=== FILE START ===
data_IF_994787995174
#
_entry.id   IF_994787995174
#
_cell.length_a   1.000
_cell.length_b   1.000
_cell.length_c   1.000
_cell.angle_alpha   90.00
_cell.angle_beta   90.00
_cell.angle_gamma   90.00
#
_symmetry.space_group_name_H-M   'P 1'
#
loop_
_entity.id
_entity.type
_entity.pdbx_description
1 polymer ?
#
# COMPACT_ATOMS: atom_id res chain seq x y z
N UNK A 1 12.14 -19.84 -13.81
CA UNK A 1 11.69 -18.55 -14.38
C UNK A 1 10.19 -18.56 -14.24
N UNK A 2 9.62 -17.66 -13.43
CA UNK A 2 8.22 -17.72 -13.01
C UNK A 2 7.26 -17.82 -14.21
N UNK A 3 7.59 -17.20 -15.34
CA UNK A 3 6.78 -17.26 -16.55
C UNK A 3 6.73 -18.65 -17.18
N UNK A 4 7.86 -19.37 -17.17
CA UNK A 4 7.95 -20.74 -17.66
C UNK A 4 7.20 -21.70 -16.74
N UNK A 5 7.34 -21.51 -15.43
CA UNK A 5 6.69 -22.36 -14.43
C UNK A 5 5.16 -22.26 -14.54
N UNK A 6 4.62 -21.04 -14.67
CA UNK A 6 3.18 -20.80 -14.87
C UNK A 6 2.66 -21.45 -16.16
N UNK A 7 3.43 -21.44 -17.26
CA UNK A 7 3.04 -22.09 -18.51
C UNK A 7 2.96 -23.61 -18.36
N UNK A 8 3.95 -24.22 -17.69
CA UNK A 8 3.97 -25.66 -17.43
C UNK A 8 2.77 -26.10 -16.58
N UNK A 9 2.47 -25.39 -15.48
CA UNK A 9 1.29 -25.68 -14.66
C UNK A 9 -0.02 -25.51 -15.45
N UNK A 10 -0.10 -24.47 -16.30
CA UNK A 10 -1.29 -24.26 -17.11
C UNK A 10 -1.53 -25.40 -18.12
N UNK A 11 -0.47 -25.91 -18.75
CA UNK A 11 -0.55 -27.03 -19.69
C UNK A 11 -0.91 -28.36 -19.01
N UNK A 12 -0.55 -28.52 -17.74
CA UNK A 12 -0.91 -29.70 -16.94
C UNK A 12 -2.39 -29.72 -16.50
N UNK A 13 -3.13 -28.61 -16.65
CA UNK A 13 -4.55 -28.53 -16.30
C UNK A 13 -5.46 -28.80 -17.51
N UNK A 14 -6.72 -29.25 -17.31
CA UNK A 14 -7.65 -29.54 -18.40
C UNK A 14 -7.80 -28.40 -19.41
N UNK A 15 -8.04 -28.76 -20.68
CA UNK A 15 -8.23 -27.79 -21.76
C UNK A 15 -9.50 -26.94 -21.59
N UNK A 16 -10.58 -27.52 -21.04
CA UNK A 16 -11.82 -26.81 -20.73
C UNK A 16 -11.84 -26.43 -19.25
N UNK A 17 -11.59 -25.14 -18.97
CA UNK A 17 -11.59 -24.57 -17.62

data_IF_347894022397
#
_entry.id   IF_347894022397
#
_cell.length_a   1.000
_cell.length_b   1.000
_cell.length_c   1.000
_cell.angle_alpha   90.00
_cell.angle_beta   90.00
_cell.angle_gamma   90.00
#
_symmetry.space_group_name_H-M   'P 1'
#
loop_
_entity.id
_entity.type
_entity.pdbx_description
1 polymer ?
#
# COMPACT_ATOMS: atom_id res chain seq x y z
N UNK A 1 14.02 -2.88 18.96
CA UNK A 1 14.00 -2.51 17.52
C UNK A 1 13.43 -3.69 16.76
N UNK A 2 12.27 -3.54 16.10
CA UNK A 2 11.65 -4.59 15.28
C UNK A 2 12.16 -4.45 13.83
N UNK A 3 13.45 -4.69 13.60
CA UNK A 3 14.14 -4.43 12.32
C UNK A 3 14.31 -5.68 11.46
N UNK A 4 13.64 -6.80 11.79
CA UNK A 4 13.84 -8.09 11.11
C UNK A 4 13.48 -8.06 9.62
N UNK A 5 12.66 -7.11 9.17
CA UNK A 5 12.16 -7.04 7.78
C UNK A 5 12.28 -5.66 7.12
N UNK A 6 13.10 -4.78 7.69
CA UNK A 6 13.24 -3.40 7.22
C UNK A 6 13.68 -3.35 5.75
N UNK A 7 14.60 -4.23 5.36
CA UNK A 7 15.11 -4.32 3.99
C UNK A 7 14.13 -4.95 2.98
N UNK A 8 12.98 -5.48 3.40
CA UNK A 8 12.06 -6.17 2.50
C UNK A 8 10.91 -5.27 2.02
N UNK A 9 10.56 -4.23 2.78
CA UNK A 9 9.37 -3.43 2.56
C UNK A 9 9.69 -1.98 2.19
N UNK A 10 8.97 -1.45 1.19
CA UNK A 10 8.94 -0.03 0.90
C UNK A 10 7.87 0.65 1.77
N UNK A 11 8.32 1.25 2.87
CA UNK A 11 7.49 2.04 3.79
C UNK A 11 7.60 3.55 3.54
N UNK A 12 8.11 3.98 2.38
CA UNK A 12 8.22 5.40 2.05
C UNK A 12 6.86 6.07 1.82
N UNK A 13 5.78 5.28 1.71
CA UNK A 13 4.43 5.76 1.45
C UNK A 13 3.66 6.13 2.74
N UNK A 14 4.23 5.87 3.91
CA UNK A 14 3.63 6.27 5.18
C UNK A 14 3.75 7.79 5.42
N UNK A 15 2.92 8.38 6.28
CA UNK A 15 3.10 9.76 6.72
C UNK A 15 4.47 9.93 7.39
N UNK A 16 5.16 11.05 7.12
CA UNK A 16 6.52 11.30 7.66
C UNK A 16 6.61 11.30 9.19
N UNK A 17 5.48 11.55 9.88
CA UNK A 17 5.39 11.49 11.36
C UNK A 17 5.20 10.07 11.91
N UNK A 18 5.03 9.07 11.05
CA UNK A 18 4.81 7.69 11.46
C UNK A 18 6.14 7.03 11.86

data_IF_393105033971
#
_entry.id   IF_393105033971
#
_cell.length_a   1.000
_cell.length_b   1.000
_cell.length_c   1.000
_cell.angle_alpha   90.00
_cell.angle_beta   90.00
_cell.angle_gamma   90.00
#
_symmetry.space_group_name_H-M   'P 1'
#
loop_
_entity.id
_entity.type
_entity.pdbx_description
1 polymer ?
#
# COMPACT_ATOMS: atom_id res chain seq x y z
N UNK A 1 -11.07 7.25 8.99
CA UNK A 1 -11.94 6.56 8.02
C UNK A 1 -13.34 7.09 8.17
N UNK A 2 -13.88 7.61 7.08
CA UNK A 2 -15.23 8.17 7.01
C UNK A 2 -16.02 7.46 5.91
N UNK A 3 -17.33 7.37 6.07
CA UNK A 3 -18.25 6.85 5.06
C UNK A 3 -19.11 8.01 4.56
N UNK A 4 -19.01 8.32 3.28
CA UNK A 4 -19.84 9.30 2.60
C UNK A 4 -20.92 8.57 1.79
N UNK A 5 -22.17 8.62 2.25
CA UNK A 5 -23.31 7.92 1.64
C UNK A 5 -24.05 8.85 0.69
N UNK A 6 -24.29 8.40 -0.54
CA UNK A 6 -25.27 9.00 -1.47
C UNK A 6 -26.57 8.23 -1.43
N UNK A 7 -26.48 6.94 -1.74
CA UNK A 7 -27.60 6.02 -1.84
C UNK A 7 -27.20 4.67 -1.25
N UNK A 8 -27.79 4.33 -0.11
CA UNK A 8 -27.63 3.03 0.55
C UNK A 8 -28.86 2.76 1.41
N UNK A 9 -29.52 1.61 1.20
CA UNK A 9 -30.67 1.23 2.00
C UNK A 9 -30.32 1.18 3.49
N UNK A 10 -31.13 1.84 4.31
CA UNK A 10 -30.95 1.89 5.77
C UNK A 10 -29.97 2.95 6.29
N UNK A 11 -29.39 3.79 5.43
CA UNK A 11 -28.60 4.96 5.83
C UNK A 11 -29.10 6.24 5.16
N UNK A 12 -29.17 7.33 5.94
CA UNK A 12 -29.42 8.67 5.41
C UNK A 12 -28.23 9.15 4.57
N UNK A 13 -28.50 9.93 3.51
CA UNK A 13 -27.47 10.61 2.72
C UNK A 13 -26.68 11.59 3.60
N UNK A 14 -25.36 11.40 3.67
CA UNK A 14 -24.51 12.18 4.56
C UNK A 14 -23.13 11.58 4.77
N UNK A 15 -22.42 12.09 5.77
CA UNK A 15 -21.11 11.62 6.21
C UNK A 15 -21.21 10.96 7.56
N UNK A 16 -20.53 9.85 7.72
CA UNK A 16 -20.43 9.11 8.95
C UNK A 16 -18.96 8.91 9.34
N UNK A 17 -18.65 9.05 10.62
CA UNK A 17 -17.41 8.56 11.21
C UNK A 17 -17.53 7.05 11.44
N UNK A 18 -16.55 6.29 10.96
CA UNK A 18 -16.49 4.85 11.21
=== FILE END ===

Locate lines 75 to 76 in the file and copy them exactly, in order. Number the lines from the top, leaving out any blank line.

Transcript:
_cell.length_a   1.000
_cell.length_b   1.000